“What Didn’t I Do for this Child?”: Parents’ Retrospective Construction of their Child’s CP Diagnostic Process

Hila Avieli, Tova Band-Winterstein

Research output: Contribution to journalArticlepeer-review

Abstract

Increased life expectancy exposes ageing parents to a lifetime of living with a child with Cerebral Palsy (CP). The current study aims to highlight the ways in which ageing parents retrospectively construct child’s CP diagnostic process. A phenomenological–narrative perspective was performed, in-depth, semi-structured interviews with 15 ageing parents of children with CP, followed by a content analysis. Three major phases in coping with child’s CP emerged: (1) “What’s wrong with my child? Give me a name”: Searching for extrinsic recognition of the pathology, (2) “When you first hear the words you are “thrown” into a new world”: Perceiving the bad news as a turning point, and (3) “You won’t get any special treatment”: A lifetime of maneuvering between disability and able-bodied society. Constructing positive narrative helps parents achieve a sense of closure at this stage of their lives and it can serve as a therapeutic toll.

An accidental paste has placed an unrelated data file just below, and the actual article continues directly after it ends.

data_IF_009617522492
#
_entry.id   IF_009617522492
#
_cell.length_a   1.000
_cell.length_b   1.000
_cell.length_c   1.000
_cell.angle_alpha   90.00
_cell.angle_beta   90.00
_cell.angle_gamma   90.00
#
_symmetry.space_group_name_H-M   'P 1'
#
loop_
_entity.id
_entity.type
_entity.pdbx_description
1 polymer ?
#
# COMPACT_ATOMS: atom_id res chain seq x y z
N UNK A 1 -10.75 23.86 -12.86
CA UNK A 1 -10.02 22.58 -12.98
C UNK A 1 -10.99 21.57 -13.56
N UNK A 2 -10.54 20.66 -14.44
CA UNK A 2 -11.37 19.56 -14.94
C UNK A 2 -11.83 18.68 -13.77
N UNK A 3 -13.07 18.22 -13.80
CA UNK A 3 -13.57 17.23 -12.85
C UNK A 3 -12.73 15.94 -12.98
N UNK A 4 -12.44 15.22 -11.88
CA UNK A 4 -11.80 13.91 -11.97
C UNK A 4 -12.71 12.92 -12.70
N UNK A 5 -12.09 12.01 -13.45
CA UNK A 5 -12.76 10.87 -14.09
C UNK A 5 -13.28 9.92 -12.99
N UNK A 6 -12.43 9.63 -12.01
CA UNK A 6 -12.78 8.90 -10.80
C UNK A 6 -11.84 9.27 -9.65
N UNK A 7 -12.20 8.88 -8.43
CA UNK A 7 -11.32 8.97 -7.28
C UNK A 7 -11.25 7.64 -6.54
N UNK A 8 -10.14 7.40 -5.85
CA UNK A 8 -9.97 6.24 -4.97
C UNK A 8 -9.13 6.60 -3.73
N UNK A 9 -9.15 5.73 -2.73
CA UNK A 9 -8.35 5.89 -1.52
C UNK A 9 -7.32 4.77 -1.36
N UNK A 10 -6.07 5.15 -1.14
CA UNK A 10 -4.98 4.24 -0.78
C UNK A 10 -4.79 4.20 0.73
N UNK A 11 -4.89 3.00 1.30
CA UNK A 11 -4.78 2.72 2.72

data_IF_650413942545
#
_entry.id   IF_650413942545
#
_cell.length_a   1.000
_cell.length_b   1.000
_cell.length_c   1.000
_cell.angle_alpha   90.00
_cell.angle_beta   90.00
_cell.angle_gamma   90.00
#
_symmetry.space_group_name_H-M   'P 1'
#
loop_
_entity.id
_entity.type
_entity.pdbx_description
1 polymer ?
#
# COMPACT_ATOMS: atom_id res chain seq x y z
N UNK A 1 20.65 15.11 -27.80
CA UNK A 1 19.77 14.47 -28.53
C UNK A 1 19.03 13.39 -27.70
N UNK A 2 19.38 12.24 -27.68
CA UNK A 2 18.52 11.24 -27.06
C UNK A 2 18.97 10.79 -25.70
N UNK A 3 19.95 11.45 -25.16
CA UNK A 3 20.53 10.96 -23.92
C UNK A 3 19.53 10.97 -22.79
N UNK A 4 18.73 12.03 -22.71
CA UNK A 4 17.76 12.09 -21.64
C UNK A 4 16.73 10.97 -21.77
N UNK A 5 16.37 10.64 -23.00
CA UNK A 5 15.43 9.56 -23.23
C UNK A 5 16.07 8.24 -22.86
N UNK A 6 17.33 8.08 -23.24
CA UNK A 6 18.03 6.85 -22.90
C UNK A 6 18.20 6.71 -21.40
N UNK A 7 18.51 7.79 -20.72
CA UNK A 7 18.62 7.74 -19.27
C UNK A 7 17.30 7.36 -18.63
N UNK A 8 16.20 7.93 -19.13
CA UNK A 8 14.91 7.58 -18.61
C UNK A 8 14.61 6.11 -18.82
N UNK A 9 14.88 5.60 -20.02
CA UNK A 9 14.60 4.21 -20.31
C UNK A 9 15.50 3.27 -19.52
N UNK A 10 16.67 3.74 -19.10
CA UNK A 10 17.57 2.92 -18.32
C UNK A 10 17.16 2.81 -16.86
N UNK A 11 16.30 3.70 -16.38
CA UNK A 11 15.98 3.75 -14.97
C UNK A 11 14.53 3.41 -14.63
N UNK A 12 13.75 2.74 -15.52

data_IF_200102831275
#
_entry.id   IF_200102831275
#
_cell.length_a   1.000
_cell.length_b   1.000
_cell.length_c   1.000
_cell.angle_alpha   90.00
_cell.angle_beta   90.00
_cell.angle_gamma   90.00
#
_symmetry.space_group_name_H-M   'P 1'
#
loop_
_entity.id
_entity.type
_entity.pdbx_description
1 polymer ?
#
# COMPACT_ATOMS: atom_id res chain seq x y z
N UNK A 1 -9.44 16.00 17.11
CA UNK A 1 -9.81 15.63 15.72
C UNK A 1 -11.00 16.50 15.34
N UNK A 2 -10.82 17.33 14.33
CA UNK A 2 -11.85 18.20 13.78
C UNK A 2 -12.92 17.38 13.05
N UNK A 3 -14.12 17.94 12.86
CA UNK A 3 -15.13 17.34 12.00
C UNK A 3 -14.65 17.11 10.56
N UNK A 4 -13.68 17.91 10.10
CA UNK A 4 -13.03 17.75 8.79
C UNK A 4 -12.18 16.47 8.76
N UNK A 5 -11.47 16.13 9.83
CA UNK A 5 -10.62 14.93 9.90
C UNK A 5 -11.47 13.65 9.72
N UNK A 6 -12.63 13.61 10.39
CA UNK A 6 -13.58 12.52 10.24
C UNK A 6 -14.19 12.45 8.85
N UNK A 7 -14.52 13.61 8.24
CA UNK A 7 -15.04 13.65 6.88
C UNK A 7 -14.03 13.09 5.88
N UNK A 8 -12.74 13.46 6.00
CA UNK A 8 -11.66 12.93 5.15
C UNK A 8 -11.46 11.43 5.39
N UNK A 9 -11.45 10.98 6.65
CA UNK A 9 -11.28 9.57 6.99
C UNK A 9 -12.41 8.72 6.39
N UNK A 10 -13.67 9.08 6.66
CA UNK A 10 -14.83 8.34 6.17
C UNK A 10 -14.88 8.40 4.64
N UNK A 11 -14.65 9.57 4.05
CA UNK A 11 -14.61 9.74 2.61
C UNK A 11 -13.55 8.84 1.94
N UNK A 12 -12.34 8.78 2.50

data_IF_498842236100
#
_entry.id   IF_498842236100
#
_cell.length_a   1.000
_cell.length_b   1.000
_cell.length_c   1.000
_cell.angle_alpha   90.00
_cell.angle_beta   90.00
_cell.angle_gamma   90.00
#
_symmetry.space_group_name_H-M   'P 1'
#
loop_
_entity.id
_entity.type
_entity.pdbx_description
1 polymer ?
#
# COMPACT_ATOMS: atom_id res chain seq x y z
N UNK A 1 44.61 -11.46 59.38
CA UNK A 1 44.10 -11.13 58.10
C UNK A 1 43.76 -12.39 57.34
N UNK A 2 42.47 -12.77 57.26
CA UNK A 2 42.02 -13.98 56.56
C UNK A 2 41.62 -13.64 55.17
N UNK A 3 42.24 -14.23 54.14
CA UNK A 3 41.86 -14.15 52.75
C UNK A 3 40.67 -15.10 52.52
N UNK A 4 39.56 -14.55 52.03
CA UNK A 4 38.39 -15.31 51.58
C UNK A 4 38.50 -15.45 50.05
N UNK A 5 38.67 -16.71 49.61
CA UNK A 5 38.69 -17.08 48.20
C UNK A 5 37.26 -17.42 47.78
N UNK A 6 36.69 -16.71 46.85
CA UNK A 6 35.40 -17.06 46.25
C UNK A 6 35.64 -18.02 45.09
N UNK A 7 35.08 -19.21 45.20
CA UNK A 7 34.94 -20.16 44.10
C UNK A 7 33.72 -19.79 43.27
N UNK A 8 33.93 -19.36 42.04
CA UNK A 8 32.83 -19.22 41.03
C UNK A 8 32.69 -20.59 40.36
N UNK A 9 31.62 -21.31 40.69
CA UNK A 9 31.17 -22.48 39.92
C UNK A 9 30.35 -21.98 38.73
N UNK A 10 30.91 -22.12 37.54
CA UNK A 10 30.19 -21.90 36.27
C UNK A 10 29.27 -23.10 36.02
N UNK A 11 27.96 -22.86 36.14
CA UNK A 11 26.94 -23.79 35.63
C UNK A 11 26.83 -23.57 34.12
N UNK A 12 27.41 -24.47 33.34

Original languageEnglish
Pages (from-to)385-405
Number of pages21
JournalJournal of Developmental and Physical Disabilities
Volume29
Issue number3
DOIs
StatePublished - 1 Jun 2017

Keywords

  • Adults with disability
  • Ageing parents
  • Life course perspective
  • Life story work

All Science Journal Classification (ASJC) codes

  • Developmental and Educational Psychology
  • Physical Therapy, Sports Therapy and Rehabilitation

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